Pecivalky Plum Dumplings

Czech name: Peciválky

Written by Katka Melicharova

This recipe is from the Vysocina Region, also known as the Czech Highlands. The Vysocina Region straddles Bohemia and Moravia in the very center of the Czech Republic along the ridges of the Bohemian-Moravian mountain ranges. Pecivalky have been a beloved pastry in the Czech Lands since the late 1700s, and are still a favorite today, although family recipes are hard to come by. The name pecivalky comes from the word pecival, meaning slug, because the dumplings rest lazily in the oven. The pastry has all the hallmarks of a classic Czech pastry – sweet bread dough, sticky fruit filling, and, of course, poppy seeds – but the unique method of pouring boiling water over the baked dumplings gives them a soft, fluffy texture and makes them stand out in a crowd. The recipe below is great for an after-hike treat, but it is just as enjoyable on lazier days, too.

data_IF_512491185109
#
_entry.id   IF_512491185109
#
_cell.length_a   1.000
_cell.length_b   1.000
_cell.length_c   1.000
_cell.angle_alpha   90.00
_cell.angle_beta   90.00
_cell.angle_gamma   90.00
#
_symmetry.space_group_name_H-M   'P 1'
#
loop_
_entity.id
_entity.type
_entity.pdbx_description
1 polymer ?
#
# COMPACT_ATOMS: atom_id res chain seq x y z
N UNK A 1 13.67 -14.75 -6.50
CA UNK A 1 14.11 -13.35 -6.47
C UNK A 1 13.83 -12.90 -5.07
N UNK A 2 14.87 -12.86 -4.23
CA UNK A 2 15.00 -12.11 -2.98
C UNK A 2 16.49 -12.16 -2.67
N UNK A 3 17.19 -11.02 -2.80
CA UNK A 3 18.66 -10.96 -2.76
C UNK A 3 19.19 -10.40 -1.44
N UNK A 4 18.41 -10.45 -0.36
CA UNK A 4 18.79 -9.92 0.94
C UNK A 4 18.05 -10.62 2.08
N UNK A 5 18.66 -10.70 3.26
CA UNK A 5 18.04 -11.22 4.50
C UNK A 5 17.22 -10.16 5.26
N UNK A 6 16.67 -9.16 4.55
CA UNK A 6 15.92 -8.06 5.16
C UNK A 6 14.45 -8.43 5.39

For more information about the Vysocina Region, from which this recipe comes, click here.


1 cup milk
1 cup flour
4 tsp active dry yeast
2 cooked potatoes
milled poppy seed with sugar (to grind the poppy seed you can use an electric coffee grinder)


Crumble the yeast into warm milk, add a bit of sugar, and let it rise. Make an impression into the flour, then grate into it the potatoes and pour into it the leaven. Salt the potato – and leaven-filled flour and then make it into a pastry dough. Let the dough rise. Then roll the dough on a thicker plate – about 3/4 inch thick – and cut out wheels.

Preheat oven to 320F bake for 25 minutes until golden brown.

Put finished pecivalky into a pot and blanch with boiling water. Quickly remove the pecivalky from the water.

Grease the pecivalky, and then cover them with plum jam and a dusting of milled poppy seed mixed with powdered sugar.

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